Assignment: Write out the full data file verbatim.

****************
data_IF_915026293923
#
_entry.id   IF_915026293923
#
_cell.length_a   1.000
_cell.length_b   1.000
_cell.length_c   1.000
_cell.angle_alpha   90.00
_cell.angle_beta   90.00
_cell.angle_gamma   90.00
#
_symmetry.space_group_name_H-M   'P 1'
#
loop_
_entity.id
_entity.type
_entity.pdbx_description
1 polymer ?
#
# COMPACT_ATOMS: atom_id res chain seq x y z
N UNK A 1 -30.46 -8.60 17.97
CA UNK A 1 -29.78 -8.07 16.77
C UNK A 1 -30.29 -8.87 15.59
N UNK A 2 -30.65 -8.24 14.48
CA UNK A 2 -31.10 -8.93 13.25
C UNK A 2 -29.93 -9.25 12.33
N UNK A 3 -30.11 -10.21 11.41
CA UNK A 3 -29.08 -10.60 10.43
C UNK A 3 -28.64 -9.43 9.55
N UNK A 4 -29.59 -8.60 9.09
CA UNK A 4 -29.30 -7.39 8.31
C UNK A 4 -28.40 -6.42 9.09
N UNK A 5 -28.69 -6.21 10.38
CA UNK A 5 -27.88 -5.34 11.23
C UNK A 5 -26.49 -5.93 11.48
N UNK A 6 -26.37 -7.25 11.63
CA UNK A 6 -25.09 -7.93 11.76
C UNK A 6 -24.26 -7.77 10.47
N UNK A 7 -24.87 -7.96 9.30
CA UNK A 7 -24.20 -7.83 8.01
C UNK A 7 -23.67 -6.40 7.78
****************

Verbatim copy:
data_IF_915026293923
#
_entry.id   IF_915026293923
#
_cell.length_a   1.000
_cell.length_b   1.000
_cell.length_c   1.000
_cell.angle_alpha   90.00
_cell.angle_beta   90.00
_cell.angle_gamma   90.00
#
_symmetry.space_group_name_H-M   'P 1'
#
loop_
_entity.id
_entity.type
_entity.pdbx_description
1 polymer ?
#
# COMPACT_ATOMS: atom_id res chain seq x y z
N UNK A 1 -30.46 -8.60 17.97
CA UNK A 1 -29.78 -8.07 16.77
C UNK A 1 -30.29 -8.87 15.59
N UNK A 2 -30.65 -8.24 14.48
CA UNK A 2 -31.10 -8.93 13.25
C UNK A 2 -29.93 -9.25 12.33
N UNK A 3 -30.11 -10.21 11.41
CA UNK A 3 -29.08 -10.60 10.43
C UNK A 3 -28.64 -9.43 9.55
N UNK A 4 -29.59 -8.60 9.09
CA UNK A 4 -29.30 -7.39 8.31
C UNK A 4 -28.40 -6.42 9.09
N UNK A 5 -28.69 -6.21 10.38
CA UNK A 5 -27.88 -5.34 11.23
C UNK A 5 -26.49 -5.93 11.48
N UNK A 6 -26.37 -7.25 11.63
CA UNK A 6 -25.09 -7.93 11.76
C UNK A 6 -24.26 -7.77 10.47
N UNK A 7 -24.87 -7.96 9.30
CA UNK A 7 -24.20 -7.83 8.01
C UNK A 7 -23.67 -6.40 7.78